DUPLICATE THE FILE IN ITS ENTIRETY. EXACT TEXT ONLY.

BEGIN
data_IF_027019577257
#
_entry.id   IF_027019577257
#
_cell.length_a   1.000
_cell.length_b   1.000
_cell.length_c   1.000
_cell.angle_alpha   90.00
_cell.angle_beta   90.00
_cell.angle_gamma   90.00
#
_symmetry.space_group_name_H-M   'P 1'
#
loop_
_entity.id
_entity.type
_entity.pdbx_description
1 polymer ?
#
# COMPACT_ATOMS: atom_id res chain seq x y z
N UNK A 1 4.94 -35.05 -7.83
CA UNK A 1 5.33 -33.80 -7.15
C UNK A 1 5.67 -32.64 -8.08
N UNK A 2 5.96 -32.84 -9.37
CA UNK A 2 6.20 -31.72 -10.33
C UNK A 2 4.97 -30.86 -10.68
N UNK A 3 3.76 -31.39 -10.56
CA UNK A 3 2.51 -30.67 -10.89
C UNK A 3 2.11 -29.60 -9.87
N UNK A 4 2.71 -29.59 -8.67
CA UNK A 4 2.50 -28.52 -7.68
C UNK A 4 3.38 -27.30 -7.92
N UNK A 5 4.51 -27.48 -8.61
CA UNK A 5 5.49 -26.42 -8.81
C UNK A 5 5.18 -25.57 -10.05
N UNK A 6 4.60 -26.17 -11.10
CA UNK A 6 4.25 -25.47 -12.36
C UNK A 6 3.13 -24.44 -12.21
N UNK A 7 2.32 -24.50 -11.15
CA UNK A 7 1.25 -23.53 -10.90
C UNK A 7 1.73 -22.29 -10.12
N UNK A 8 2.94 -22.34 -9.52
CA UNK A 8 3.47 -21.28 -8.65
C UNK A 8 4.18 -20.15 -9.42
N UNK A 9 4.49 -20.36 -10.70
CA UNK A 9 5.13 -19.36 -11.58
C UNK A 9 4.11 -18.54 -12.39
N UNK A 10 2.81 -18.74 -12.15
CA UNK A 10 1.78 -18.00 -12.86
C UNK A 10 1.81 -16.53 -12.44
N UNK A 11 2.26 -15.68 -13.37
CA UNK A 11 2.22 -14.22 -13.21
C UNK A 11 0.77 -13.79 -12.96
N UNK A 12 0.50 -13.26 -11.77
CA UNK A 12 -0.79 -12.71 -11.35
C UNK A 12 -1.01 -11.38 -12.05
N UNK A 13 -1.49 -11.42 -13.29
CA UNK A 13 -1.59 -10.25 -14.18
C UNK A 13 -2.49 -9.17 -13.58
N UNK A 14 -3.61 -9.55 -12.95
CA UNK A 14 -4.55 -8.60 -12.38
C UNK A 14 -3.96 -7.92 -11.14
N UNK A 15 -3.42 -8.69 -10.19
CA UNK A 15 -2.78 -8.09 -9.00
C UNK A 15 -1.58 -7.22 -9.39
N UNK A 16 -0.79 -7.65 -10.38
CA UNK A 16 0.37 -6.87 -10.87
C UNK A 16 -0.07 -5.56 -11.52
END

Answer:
data_IF_027019577257
#
_entry.id   IF_027019577257
#
_cell.length_a   1.000
_cell.length_b   1.000
_cell.length_c   1.000
_cell.angle_alpha   90.00
_cell.angle_beta   90.00
_cell.angle_gamma   90.00
#
_symmetry.space_group_name_H-M   'P 1'
#
loop_
_entity.id
_entity.type
_entity.pdbx_description
1 polymer ?
#
# COMPACT_ATOMS: atom_id res chain seq x y z
N UNK A 1 4.94 -35.05 -7.83
CA UNK A 1 5.33 -33.80 -7.15
C UNK A 1 5.67 -32.64 -8.08
N UNK A 2 5.96 -32.84 -9.37
CA UNK A 2 6.20 -31.72 -10.33
C UNK A 2 4.97 -30.86 -10.68
N UNK A 3 3.76 -31.39 -10.56
CA UNK A 3 2.51 -30.67 -10.89
C UNK A 3 2.11 -29.60 -9.87
N UNK A 4 2.71 -29.59 -8.67
CA UNK A 4 2.50 -28.52 -7.68
C UNK A 4 3.38 -27.30 -7.92
N UNK A 5 4.51 -27.48 -8.61
CA UNK A 5 5.49 -26.42 -8.81
C UNK A 5 5.18 -25.57 -10.05
N UNK A 6 4.60 -26.17 -11.10
CA UNK A 6 4.25 -25.47 -12.36
C UNK A 6 3.13 -24.44 -12.21
N UNK A 7 2.32 -24.50 -11.15
CA UNK A 7 1.25 -23.53 -10.90
C UNK A 7 1.73 -22.29 -10.12
N UNK A 8 2.94 -22.34 -9.52
CA UNK A 8 3.47 -21.28 -8.65
C UNK A 8 4.18 -20.15 -9.42
N UNK A 9 4.49 -20.36 -10.70
CA UNK A 9 5.13 -19.36 -11.58
C UNK A 9 4.11 -18.54 -12.39
N UNK A 10 2.81 -18.74 -12.15
CA UNK A 10 1.78 -18.00 -12.86
C UNK A 10 1.81 -16.53 -12.44
N UNK A 11 2.26 -15.68 -13.37
CA UNK A 11 2.22 -14.22 -13.21
C UNK A 11 0.77 -13.79 -12.96
N UNK A 12 0.50 -13.26 -11.77
CA UNK A 12 -0.79 -12.71 -11.35
C UNK A 12 -1.01 -11.38 -12.05
N UNK A 13 -1.49 -11.42 -13.29
CA UNK A 13 -1.59 -10.25 -14.18
C UNK A 13 -2.49 -9.17 -13.58
N UNK A 14 -3.61 -9.55 -12.95
CA UNK A 14 -4.55 -8.60 -12.38
C UNK A 14 -3.96 -7.92 -11.14
N UNK A 15 -3.42 -8.69 -10.19
CA UNK A 15 -2.78 -8.09 -9.00
C UNK A 15 -1.58 -7.22 -9.39
N UNK A 16 -0.79 -7.65 -10.38
CA UNK A 16 0.37 -6.87 -10.87
C UNK A 16 -0.07 -5.56 -11.52